McCormick’s chief spice buyer, Al Goetze, travels to exotic ports-of-call, trekking across varied terrain in search of the finest herbs and spices. In this journal entry, Al invites us inside his recent trip to Indonesia, where he inspected the clove crop.
One of the things I find so fascinating about spices is the fact that they come from all parts of the plant or tree – roots, bark, leaves, fruit, flowers, and seeds. Cloves (Syzgium aromaticum) are the immature flower buds of a tropical tree in the evergreen family that is grown in Indonesia, Madagascar, Zanzibar, India, Brazil, and other countries. My focus this trip is Indonesia, the largest grower and consumer of cloves.
In ancient history, the trading world sought access to a cluster of islands in the Molucca Sea, which were renowned for their spices – in particular, cloves and nutmeg. Though war and political unrest controlled this region for hundreds of years, today the islands are part of Indonesia. My port-of-call was a town called Larompong, located on the southern half of Sulawesi Island, in the heart of a major clove growing area.
Buyung, my local business associate, met me at the port and escorted me to observe the clove harvest. We drove for several hours through the lush, green countryside. Magnificent volcanic mountains provided a picturesque backdrop for our trek.
During the drive, Buyung briefed me on last year’s prosperous crop and this surprising tidbit: the Indonesian clove cigarette industry is the single largest user of cloves in the world, accounting for about 90 percent of all production.
Arriving in the first farming village, we noticed clove trees interspersed throughout the hillsides and property borders. Similar to allspice trees, most parts of the clove tree exude some degree of aroma and flavor, though the flower buds are most potent. Clove trees can live 100 years and reach heights of 75 - 90 feet. Many of the larger trees have permanent bamboo scaffolding built around them to facilitate access to the flower buds.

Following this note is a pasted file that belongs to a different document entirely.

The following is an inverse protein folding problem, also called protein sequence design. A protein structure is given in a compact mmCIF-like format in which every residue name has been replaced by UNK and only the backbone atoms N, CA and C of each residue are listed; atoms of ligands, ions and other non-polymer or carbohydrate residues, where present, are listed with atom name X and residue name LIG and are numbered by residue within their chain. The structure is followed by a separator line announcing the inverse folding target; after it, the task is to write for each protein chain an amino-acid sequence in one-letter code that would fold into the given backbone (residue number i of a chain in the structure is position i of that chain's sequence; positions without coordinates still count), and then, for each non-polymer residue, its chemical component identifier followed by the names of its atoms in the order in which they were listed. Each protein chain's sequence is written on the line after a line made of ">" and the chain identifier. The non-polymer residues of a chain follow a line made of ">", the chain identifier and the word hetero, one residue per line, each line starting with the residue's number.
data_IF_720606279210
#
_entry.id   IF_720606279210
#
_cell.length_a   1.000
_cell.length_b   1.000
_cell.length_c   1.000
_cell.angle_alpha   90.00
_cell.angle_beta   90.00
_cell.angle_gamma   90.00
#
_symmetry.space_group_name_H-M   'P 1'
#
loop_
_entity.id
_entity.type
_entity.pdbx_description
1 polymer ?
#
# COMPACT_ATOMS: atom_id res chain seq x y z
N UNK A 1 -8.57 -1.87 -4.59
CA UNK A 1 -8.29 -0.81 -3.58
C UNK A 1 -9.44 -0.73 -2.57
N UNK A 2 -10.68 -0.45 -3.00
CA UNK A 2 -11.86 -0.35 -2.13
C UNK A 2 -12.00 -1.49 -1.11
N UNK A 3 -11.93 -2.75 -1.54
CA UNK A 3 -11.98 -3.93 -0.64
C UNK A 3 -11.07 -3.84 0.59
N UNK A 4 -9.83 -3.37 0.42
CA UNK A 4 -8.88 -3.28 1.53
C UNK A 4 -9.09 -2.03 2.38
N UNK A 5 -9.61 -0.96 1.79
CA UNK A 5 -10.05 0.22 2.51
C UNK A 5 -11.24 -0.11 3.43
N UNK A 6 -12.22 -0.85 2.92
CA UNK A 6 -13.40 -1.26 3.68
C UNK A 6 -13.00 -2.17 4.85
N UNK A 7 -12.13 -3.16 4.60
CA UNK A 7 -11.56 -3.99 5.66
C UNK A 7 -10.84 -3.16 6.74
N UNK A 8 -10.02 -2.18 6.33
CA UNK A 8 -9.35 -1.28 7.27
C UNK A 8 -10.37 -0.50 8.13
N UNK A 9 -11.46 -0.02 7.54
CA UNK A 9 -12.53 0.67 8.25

Cloves are an annual crop, and similar to cinnamon, its farmers view it as a long-term investment. The farmer cultivates, and carefully monitors, the crop from the sapling stage. It takes years for farmers to realize the fruits of their labor. Typically, saplings don’t even generate flowers for the first five years of their life cycle. Once a tree has reached maturity, following the monsoon season, flower buds rapidly develop in size and color. They change from green to pale yellow to pink, and from there, quickly turn red, indicating full maturity. It is critical to harvest the buds just prior to this bright red stage, when they are at peak flavor and aroma. The harvest usually lasts two to three months.
When the buds are ready to be picked, farmers manually break them off, along with the stems and leaves. They then separate the buds, by hand, from the stems and spread them in yards to sun dry for about a week. This is how the cloves achieve the characteristic dark brown color we’ve all come to recognize. Dried cloves are handled very gently to help prevent the round bud head from breaking off from the base. At McCormick, all dried cloves are manually inspected, one at a time, to insure the highest quality.
The flavor of cloves is strong, pungent and sweet – almost hot. Because of their perceived medicinal properties, they have been used throughout history as a breath freshener and also to provide relief from toothaches.
During the spring months, one of the best ways to enjoy the flavor of cloves is in a traditional glazed ham. Clove is also seeing a resurgence in popularity as a key ingredient in one of the trendiest flavors of the moment – chai. I’ve recently discovered a simple chai vinagrette that is a delicious accompaniment to salads and a unique way to enjoy this fragrant spice.
The distinctive flavor of cloves combines with cardamom, cinnamon and white pepper in a chai vinaigrette — the perfect way to dress up this sensational salad, creating a palette as bright as the season itself.